The Edmond Sun
Edmond resident Jeff Grant is the proud owner of a Honda Shadow Spirit 11000.
The motorcycle had been in storage and not used for about a year and needed some maintenance before Grant did any serious riding.
Monday afternoon, Grant was at Mid America Cycle, located just south of the Interstate 35-Waterloo Road intersection, having technician Nate Hill give it the once over.
Grant said during good weather he will be riding the bike to his Oklahoma City workplace and back, a way to lower his gasoline bill. He also just finished a state-required two-day, 10-hour new rider class. He said the business outfitted him with the proper attire required for the class, which included a helmet.
Nikki Smith, co-owner of Mid America Cycle with her husband, said whenever they sell a motorcycle, they stress the importance of being properly outfitted and wearing a helmet and the benefits of rider classes. Smith said the business will service any brand of bike regardless of whether it was purchased through them or not.
With motorcycle registrations increasing steadily in Oklahoma, the Oklahoma Advisory Committee for Motorcycle Safety and Education reminds riders to take appropriate safety precautions in order to avoid a corresponding rise in injuries and fatalities.
Kevin Behrens, chairman of the Oklahoma Advisory Committee for Motorcycle Safety and Education, said riders are getting their bikes out of winter storage and Motorcycle Safety Awareness Month is coming up in May.
“Spring is a great time to remind our growing number of bikers of the importance of getting trained and wearing safety gear,” said Behrens, assistant director for the Oklahoma Highway Safety Office.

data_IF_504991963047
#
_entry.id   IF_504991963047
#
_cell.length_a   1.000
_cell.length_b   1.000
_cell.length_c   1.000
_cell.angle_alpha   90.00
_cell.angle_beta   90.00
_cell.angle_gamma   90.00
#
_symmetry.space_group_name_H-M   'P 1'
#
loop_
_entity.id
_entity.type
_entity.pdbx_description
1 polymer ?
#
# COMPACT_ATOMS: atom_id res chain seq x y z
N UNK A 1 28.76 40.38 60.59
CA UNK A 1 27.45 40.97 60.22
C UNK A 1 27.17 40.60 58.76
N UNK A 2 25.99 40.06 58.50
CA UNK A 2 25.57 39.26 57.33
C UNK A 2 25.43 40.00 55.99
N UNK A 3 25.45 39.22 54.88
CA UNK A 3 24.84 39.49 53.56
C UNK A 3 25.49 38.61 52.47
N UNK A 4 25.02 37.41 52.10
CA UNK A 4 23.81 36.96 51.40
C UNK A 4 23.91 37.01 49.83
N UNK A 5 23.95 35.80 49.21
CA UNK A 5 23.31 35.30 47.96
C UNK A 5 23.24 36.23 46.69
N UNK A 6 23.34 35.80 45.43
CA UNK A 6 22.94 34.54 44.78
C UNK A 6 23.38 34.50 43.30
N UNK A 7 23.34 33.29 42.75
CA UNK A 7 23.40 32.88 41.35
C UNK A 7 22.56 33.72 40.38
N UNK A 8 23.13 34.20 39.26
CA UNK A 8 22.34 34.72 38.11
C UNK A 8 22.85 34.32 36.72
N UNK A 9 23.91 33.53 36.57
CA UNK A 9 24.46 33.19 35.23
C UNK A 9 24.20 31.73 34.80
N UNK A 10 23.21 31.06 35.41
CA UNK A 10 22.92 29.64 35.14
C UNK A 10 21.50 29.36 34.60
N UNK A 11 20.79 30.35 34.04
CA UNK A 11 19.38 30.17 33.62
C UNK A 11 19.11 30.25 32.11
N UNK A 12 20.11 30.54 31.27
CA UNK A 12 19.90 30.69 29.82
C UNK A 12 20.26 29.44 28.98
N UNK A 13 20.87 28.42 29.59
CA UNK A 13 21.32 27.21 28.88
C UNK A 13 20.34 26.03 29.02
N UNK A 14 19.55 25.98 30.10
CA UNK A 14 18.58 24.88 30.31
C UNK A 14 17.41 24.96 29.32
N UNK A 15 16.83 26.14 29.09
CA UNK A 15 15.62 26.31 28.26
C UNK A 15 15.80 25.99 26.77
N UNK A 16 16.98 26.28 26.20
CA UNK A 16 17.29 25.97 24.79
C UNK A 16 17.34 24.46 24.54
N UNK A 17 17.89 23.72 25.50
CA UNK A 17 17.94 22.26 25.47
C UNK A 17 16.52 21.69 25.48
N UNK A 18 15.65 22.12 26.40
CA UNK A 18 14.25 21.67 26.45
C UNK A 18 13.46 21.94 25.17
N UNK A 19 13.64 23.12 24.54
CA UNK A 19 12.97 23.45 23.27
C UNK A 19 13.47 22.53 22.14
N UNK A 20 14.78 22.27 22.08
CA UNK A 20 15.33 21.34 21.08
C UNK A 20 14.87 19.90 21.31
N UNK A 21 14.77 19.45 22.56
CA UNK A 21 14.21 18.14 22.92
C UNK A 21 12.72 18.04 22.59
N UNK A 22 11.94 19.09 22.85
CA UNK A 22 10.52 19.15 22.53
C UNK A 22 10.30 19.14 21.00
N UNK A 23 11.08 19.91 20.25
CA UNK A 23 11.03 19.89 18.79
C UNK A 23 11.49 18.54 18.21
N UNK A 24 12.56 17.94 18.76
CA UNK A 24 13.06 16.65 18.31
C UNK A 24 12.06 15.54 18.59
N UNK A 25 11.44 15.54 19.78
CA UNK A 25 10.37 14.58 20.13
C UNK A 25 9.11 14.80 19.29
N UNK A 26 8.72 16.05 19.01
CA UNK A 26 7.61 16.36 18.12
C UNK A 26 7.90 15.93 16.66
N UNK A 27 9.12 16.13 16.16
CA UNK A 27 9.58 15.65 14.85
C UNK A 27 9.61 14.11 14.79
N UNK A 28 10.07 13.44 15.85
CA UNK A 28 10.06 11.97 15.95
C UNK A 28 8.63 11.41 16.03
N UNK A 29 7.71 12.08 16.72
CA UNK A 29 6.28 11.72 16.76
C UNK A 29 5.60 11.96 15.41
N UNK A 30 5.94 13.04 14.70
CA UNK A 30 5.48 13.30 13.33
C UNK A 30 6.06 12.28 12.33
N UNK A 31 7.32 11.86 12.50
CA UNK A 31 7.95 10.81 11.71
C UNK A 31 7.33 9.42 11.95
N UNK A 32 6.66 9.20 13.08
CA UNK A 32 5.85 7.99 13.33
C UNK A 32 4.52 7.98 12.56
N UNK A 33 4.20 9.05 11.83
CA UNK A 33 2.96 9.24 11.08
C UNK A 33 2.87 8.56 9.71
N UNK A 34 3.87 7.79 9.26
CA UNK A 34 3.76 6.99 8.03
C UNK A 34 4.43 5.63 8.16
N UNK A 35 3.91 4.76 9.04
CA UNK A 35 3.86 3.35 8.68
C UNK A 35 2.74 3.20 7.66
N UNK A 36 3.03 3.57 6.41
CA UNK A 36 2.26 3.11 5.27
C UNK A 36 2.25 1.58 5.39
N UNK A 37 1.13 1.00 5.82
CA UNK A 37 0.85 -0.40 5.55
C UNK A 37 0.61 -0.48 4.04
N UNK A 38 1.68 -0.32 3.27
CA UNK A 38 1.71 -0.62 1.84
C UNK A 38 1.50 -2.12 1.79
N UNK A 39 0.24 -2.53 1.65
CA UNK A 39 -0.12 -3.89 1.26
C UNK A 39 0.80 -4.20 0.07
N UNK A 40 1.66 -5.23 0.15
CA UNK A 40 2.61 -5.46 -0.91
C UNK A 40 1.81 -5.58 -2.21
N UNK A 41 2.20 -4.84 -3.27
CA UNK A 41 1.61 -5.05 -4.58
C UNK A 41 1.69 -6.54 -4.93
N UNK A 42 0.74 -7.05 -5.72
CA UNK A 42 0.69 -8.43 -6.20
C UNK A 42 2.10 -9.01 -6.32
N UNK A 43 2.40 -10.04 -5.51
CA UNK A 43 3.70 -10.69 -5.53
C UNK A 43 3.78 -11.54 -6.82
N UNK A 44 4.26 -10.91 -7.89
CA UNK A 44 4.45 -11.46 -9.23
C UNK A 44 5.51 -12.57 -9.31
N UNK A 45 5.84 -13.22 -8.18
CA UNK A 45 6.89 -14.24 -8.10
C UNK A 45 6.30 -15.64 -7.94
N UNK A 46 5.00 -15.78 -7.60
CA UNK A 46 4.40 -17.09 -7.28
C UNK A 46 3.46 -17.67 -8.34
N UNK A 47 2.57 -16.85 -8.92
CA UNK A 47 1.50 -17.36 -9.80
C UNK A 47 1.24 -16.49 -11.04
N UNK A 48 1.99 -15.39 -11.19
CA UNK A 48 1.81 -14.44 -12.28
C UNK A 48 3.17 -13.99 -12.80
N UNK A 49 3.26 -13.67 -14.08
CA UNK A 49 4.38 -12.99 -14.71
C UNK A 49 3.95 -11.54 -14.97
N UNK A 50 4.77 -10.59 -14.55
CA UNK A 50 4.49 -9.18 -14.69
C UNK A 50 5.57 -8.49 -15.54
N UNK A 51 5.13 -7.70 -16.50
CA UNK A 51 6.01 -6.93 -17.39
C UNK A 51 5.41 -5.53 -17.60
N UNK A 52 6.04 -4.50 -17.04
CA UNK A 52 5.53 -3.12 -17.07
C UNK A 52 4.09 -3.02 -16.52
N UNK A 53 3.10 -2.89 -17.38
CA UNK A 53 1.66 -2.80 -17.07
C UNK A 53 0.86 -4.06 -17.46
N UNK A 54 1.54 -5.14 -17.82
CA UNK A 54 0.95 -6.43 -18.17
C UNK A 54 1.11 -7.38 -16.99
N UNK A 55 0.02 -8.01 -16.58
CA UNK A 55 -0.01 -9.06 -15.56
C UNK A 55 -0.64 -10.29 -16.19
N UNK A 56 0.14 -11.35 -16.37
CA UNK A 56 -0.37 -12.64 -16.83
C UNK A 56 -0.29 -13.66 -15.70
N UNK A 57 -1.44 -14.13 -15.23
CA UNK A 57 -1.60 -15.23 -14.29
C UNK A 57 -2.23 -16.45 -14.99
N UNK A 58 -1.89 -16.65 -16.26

The Oklahoma Highway Safety Office and the Oklahoma Highway Patrol have released two new television spots related to motorcycle safety. The ads will be shown on a variety of television channels through May 12 in the Tulsa and Oklahoma City metro areas.
In the videos, bikers remind riders to be “geared up, trained up, ready to ride.” Footage includes aerial stunts by professional freestyle motocross rider “Cowboy” Kenny Bartram from Stillwater, as well as riders in urban street scenes, rural highways and rider training courses.
“One of the goals of the advisory committee is to raise awareness of the need for proper gear and training, so we’re excited about these new ads,” Behrens said. “They show real riders in real situations promoting an important message: Proper gear and training can save lives.”
OHP troopers also are featured in the spots, and viewers are guided to OHP’s motorcycle training website, www.ohpsaferiders.com. A statewide web-based campaign will direct viewers to the OHP site.
Police Sgt. Acey Hopper coordinates a Civilian Motorcycle School sponsored by the Edmond Police Department. The course curriculum was developed by the Police Department and an OHSO $150,000 grant enabled the course to be offered at various venues across the state. In February, it was offered at the Oklahoma Motorcycle Show. Earlier this month it was offered at the Thunder Run IX Motorcycle Rally.
Course requirements including wearing a government-approved helmet, wearing gloves with fingers and wearing boots that cover ankles and a long sleeve shirt.
Hopper also encouraged riders to gear up and get their bikes prepared for the road. He said it’s a good idea to do a pre-ride inspection. And taking a refresher course is always beneficial.
The next Civilian Motorcycle School course will be April 20 at Edmond Fire Station No. 5, located near Covell and I-35. It will be offered May 11 at the Pioneer Technology Center in Ponca City and once again June 1 in Edmond at Fire Station No. 5.
Participants may register online at the City of Edmond’s website: edmondok.com.
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